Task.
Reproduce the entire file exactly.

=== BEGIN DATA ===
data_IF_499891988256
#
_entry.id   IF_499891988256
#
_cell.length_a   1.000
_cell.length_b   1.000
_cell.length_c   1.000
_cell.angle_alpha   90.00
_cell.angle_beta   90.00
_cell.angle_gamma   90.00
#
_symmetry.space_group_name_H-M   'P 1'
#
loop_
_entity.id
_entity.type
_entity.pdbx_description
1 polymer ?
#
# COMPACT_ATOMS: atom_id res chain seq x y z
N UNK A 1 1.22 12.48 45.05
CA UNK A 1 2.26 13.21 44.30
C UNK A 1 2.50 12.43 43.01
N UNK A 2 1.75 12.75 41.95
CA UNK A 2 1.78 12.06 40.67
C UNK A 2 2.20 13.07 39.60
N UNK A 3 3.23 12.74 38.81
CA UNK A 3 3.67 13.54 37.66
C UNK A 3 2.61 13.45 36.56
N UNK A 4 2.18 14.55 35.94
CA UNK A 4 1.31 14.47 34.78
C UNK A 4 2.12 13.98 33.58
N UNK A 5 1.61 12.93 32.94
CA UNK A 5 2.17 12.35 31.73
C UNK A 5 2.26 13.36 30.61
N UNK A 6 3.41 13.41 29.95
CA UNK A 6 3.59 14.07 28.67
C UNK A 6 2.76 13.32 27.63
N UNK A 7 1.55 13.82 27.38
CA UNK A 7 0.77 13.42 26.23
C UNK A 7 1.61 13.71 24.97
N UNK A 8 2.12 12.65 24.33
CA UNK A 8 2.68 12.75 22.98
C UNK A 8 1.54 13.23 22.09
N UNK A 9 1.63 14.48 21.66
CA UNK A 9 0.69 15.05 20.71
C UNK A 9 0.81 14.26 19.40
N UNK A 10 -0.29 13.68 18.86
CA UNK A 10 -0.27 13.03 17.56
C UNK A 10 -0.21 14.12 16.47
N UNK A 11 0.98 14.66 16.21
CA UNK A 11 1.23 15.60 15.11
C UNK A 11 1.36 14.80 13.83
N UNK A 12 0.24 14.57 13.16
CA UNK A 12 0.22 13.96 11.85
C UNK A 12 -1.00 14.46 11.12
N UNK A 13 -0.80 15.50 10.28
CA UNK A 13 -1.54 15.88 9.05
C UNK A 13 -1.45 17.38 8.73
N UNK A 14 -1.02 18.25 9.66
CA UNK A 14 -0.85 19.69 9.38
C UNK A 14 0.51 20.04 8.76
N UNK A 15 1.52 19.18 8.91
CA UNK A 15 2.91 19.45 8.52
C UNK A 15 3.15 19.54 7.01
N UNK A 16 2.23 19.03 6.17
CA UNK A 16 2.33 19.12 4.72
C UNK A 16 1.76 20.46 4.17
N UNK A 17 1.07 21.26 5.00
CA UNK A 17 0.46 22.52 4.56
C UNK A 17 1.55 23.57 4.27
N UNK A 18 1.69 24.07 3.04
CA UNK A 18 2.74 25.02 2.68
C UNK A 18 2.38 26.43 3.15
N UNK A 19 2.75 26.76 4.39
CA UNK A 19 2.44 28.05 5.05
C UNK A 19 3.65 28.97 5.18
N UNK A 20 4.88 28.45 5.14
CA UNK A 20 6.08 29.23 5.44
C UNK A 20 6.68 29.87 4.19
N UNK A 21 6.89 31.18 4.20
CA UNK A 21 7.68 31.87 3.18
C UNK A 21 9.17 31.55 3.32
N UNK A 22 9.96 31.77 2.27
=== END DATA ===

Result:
data_IF_499891988256
#
_entry.id   IF_499891988256
#
_cell.length_a   1.000
_cell.length_b   1.000
_cell.length_c   1.000
_cell.angle_alpha   90.00
_cell.angle_beta   90.00
_cell.angle_gamma   90.00
#
_symmetry.space_group_name_H-M   'P 1'
#
loop_
_entity.id
_entity.type
_entity.pdbx_description
1 polymer ?
#
# COMPACT_ATOMS: atom_id res chain seq x y z
N UNK A 1 1.22 12.48 45.05
CA UNK A 1 2.26 13.21 44.30
C UNK A 1 2.50 12.43 43.01
N UNK A 2 1.75 12.75 41.95
CA UNK A 2 1.78 12.06 40.67
C UNK A 2 2.20 13.07 39.60
N UNK A 3 3.23 12.74 38.81
CA UNK A 3 3.67 13.54 37.66
C UNK A 3 2.61 13.45 36.56
N UNK A 4 2.18 14.55 35.94
CA UNK A 4 1.31 14.47 34.78
C UNK A 4 2.12 13.98 33.58
N UNK A 5 1.61 12.93 32.94
CA UNK A 5 2.17 12.35 31.73
C UNK A 5 2.26 13.36 30.61
N UNK A 6 3.41 13.41 29.95
CA UNK A 6 3.59 14.07 28.67
C UNK A 6 2.76 13.32 27.63
N UNK A 7 1.55 13.82 27.38
CA UNK A 7 0.77 13.42 26.23
C UNK A 7 1.61 13.71 24.97
N UNK A 8 2.12 12.65 24.33
CA UNK A 8 2.68 12.75 22.98
C UNK A 8 1.54 13.23 22.09
N UNK A 9 1.63 14.48 21.66
CA UNK A 9 0.69 15.05 20.71
C UNK A 9 0.81 14.26 19.40
N UNK A 10 -0.29 13.68 18.86
CA UNK A 10 -0.27 13.03 17.56
C UNK A 10 -0.21 14.12 16.47
N UNK A 11 0.98 14.66 16.21
CA UNK A 11 1.23 15.60 15.11
C UNK A 11 1.36 14.80 13.83
N UNK A 12 0.24 14.57 13.16
CA UNK A 12 0.22 13.96 11.85
C UNK A 12 -1.00 14.46 11.12
N UNK A 13 -0.80 15.50 10.28
CA UNK A 13 -1.54 15.88 9.05
C UNK A 13 -1.45 17.38 8.73
N UNK A 14 -1.02 18.25 9.66
CA UNK A 14 -0.85 19.69 9.38
C UNK A 14 0.51 20.04 8.76
N UNK A 15 1.52 19.18 8.91
CA UNK A 15 2.91 19.45 8.52
C UNK A 15 3.15 19.54 7.01
N UNK A 16 2.23 19.03 6.17
CA UNK A 16 2.33 19.12 4.72
C UNK A 16 1.76 20.46 4.17
N UNK A 17 1.07 21.26 5.00
CA UNK A 17 0.46 22.52 4.56
C UNK A 17 1.55 23.57 4.27
N UNK A 18 1.69 24.07 3.04
CA UNK A 18 2.74 25.02 2.68
C UNK A 18 2.38 26.43 3.15
N UNK A 19 2.75 26.76 4.39
CA UNK A 19 2.44 28.05 5.05
C UNK A 19 3.65 28.97 5.18
N UNK A 20 4.88 28.45 5.14
CA UNK A 20 6.08 29.23 5.44
C UNK A 20 6.68 29.87 4.19
N UNK A 21 6.89 31.18 4.20
CA UNK A 21 7.68 31.87 3.18
C UNK A 21 9.17 31.55 3.32
N UNK A 22 9.96 31.77 2.27